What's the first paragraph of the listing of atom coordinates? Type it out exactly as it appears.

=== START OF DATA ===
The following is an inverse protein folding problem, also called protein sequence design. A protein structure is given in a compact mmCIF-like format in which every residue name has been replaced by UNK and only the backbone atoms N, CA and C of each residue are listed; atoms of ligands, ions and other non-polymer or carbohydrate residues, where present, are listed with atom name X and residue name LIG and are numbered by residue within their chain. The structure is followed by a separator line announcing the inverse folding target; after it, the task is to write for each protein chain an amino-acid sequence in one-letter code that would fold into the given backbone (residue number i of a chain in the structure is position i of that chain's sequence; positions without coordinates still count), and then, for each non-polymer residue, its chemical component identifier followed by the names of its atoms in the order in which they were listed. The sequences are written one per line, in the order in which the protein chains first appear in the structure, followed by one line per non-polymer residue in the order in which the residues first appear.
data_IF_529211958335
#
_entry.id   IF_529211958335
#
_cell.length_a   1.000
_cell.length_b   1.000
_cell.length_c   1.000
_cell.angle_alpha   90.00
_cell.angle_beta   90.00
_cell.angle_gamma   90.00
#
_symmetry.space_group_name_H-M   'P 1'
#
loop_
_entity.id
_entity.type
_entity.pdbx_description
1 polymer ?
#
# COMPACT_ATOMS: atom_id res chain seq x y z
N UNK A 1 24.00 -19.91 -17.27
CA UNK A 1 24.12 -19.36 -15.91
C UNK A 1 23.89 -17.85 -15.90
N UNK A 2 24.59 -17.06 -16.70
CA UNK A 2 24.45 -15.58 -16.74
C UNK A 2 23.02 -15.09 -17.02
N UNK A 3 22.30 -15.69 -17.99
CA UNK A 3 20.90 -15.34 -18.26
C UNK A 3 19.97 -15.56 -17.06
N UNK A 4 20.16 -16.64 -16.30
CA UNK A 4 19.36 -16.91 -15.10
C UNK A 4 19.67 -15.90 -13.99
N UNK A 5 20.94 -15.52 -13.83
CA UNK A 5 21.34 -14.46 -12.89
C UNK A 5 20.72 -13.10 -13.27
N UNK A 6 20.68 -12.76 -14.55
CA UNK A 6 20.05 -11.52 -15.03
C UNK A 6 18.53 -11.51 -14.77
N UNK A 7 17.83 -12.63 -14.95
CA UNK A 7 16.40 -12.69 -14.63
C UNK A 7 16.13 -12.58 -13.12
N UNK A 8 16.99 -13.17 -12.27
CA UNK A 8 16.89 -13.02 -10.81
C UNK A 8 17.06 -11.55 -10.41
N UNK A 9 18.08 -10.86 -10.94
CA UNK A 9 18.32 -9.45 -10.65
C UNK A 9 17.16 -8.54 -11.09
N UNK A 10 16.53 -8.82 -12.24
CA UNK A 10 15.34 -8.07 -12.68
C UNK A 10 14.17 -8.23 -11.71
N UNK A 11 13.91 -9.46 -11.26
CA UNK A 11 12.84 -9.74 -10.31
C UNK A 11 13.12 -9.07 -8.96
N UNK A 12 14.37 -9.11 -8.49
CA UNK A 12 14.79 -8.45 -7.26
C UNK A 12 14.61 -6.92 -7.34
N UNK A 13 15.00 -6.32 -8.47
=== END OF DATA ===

The following is an inverse protein folding problem, also called protein sequence design. A protein structure is given in a compact mmCIF-like format in which every residue name has been replaced by UNK and only the backbone atoms N, CA and C of each residue are listed; atoms of ligands, ions and other non-polymer or carbohydrate residues, where present, are listed with atom name X and residue name LIG and are numbered by residue within their chain. The structure is followed by a separator line announcing the inverse folding target; after it, the task is to write for each protein chain an amino-acid sequence in one-letter code that would fold into the given backbone (residue number i of a chain in the structure is position i of that chain's sequence; positions without coordinates still count), and then, for each non-polymer residue, its chemical component identifier followed by the names of its atoms in the order in which they were listed. The sequences are written one per line, in the order in which the protein chains first appear in the structure, followed by one line per non-polymer residue in the order in which the residues first appear.